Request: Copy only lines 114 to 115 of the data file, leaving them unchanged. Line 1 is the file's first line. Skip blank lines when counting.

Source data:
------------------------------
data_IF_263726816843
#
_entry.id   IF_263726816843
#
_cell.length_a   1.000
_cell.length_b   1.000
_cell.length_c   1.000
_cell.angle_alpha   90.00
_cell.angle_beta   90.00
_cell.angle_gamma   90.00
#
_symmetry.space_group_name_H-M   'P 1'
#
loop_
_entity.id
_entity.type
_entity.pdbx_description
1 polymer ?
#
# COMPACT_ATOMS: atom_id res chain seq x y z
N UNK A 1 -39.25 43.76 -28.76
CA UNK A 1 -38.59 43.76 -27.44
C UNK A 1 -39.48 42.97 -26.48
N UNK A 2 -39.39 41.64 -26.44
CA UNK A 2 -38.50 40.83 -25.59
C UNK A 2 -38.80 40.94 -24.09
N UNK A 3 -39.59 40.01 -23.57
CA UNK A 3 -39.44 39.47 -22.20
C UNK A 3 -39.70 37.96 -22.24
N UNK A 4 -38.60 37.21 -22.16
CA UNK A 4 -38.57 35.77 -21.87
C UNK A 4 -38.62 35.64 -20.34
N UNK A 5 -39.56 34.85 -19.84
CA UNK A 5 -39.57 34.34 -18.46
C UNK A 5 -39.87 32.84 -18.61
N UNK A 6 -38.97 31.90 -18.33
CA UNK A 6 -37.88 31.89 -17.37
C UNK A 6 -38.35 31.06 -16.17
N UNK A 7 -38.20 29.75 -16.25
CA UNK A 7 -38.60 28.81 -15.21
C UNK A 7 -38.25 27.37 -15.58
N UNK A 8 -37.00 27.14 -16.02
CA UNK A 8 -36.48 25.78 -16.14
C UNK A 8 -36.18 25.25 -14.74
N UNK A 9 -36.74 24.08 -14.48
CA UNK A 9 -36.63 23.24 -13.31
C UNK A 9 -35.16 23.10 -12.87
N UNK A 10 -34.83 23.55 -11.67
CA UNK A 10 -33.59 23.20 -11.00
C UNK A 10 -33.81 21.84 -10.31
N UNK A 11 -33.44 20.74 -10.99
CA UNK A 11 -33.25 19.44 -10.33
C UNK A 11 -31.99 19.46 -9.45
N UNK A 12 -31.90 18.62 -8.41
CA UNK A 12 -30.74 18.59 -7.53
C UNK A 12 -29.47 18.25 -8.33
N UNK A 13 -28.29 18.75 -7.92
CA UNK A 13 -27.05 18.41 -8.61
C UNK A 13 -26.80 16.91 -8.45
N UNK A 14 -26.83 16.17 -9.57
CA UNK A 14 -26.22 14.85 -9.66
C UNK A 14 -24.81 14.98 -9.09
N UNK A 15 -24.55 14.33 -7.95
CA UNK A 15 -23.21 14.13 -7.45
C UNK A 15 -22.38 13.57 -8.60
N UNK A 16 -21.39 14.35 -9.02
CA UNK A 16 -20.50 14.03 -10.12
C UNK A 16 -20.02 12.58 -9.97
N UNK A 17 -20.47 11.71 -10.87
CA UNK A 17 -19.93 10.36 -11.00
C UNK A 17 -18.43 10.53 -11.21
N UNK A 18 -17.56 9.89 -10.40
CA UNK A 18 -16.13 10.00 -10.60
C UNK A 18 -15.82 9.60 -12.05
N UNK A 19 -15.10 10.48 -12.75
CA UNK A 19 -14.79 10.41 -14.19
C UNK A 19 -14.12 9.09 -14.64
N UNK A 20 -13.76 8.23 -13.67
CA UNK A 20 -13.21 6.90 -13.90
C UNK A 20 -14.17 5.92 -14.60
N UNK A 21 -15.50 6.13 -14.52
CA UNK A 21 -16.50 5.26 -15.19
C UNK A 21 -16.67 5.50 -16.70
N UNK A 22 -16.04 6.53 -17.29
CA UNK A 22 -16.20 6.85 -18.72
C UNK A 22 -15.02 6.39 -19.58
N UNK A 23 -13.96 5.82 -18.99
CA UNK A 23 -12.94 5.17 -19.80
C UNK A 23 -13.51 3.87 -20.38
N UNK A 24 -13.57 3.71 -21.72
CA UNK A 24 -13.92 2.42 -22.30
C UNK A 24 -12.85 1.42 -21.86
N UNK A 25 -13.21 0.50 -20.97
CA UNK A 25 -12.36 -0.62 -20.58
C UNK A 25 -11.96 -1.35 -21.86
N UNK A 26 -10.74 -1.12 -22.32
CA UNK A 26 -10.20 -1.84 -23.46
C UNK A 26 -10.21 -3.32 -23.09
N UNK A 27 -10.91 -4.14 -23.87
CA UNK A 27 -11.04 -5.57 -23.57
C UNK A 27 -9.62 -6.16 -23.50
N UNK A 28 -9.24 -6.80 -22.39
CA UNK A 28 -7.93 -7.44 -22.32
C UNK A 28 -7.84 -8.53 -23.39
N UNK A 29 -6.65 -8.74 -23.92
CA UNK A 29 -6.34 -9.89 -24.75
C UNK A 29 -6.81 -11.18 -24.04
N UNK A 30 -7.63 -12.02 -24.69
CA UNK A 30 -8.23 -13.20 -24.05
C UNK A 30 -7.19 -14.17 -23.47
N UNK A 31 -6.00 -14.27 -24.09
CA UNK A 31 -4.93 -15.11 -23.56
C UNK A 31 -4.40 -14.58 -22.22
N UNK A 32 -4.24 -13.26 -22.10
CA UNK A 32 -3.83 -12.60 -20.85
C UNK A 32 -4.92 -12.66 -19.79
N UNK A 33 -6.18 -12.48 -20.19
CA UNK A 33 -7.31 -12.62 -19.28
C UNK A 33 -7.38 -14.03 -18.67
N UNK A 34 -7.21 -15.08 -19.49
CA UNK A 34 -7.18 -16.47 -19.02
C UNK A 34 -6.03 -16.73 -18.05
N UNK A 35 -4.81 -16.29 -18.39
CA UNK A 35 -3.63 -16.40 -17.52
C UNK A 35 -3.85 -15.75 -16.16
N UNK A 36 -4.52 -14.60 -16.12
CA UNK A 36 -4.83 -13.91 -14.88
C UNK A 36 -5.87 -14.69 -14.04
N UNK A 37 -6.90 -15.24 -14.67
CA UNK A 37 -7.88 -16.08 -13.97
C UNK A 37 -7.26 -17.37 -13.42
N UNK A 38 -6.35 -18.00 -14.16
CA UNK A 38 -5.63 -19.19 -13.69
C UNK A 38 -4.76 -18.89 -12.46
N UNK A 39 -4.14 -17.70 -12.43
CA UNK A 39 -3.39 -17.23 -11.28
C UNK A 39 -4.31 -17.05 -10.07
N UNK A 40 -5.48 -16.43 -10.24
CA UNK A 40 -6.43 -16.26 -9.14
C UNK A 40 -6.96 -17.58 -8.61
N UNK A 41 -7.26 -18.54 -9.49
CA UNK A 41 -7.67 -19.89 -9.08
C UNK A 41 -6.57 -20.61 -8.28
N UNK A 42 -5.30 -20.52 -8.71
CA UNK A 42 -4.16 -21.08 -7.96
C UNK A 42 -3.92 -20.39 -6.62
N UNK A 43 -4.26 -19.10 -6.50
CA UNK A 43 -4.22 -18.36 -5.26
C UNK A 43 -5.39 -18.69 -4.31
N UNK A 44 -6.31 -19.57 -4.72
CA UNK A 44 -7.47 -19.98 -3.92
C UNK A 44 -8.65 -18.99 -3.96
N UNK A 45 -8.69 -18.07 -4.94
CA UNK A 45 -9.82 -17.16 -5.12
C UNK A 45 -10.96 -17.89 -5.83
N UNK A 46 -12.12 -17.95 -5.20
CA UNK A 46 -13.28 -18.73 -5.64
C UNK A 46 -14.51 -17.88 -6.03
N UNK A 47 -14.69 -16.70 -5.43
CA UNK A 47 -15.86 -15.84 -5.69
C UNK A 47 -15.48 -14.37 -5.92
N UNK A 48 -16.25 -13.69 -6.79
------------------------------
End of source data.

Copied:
N UNK A 32 -4.24 -13.26 -22.10
CA UNK A 32 -3.83 -12.60 -20.85